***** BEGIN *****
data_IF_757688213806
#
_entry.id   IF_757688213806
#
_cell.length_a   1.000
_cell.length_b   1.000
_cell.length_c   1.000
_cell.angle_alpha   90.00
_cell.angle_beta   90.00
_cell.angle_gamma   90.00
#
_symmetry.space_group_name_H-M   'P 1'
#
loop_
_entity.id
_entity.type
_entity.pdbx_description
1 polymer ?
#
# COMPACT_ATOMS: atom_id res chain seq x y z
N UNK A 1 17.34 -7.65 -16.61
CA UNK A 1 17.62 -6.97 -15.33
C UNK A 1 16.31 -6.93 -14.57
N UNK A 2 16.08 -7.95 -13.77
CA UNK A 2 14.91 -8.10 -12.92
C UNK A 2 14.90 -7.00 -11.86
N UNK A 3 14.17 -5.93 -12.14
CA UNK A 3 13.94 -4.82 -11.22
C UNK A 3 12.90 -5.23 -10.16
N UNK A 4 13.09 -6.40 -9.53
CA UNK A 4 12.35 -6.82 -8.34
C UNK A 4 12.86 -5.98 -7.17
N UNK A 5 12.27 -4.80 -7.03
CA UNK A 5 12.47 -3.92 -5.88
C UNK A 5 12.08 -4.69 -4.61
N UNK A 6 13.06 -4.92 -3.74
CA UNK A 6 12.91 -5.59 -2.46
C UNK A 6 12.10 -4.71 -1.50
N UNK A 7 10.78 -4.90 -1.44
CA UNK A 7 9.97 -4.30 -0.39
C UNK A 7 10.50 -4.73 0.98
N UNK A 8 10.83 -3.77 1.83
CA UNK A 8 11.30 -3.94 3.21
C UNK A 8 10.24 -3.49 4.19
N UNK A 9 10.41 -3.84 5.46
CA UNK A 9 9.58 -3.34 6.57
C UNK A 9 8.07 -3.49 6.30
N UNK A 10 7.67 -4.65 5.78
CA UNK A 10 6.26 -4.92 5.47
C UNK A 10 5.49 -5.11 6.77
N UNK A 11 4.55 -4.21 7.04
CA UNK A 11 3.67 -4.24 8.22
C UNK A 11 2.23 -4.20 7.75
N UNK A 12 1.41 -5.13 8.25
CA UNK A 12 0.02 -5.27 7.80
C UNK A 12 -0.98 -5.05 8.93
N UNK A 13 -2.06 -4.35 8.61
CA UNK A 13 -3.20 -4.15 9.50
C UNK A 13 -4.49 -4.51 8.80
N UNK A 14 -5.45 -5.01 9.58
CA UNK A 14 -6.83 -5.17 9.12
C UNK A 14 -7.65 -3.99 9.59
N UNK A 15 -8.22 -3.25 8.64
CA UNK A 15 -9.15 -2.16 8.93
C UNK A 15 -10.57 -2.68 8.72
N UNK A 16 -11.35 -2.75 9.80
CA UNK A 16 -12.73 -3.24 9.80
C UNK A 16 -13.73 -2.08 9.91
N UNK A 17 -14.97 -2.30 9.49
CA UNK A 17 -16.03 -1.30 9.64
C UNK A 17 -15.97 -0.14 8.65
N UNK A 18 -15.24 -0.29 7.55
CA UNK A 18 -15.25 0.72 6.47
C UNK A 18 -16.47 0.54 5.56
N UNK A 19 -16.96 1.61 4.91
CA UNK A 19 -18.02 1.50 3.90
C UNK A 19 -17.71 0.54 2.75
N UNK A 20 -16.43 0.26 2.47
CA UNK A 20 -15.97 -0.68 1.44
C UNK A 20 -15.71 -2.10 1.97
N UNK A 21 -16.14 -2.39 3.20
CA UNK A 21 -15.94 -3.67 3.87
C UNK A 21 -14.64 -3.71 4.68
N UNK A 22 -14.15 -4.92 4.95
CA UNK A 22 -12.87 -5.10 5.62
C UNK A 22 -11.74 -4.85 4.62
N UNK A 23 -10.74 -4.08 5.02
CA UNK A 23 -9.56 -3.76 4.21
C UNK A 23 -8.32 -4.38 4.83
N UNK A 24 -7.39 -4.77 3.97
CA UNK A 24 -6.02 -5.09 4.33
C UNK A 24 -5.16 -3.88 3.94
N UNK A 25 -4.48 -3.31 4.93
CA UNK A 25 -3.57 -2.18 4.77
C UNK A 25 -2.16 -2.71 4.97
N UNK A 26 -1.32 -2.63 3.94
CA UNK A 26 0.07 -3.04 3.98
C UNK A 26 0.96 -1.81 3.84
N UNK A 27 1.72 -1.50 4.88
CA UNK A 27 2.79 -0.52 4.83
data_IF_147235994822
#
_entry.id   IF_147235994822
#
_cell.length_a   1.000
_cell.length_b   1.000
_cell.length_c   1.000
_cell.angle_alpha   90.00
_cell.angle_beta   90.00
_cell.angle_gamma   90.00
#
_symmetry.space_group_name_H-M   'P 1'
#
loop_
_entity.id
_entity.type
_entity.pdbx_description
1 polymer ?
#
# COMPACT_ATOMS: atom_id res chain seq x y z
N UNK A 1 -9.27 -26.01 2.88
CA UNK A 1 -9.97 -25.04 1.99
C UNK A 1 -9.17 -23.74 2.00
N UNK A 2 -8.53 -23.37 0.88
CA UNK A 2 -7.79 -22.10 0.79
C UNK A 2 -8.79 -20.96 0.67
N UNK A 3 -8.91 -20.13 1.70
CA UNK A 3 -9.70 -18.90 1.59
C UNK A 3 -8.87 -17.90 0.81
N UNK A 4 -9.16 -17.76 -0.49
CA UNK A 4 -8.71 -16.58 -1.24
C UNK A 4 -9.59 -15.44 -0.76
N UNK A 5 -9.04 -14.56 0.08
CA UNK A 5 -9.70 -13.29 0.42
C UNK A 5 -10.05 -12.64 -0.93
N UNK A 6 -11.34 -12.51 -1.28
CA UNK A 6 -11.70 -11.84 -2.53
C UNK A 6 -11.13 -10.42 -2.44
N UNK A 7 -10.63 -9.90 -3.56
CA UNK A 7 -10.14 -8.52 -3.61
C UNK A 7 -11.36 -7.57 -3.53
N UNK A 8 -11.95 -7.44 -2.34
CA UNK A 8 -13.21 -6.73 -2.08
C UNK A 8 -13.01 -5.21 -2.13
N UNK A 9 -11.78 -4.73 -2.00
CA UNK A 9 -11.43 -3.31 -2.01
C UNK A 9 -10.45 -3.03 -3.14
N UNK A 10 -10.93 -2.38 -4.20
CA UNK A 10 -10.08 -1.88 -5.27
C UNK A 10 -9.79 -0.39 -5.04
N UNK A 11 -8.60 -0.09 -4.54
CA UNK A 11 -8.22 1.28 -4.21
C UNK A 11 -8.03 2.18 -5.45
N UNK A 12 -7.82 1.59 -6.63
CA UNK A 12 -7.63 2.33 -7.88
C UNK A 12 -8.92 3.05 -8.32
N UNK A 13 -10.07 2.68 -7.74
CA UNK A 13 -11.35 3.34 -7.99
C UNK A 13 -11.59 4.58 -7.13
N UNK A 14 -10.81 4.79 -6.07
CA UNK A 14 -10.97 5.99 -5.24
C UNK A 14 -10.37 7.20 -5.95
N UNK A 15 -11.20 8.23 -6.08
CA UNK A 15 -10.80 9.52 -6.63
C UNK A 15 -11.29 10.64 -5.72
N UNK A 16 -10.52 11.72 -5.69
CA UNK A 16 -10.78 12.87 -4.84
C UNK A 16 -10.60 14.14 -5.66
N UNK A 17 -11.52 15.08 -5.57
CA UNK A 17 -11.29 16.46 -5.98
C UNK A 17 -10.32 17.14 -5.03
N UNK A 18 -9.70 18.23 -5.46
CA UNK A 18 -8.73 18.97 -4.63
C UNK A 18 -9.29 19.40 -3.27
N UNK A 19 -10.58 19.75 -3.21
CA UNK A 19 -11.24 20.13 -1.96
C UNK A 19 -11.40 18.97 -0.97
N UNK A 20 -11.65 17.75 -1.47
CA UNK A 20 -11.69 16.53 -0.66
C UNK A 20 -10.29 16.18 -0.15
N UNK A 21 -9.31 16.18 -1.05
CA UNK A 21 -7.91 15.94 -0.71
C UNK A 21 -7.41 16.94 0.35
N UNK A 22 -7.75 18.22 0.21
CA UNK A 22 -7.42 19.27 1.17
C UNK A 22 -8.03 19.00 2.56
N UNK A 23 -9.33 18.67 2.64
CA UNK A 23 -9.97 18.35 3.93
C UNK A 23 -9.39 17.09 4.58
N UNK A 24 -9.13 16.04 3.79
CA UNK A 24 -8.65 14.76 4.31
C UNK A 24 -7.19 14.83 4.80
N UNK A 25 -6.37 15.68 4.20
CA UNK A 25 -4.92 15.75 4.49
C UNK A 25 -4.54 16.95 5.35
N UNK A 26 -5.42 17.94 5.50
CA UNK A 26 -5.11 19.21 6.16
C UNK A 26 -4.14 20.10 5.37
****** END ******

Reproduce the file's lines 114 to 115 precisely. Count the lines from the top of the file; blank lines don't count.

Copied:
loop_
_entity.id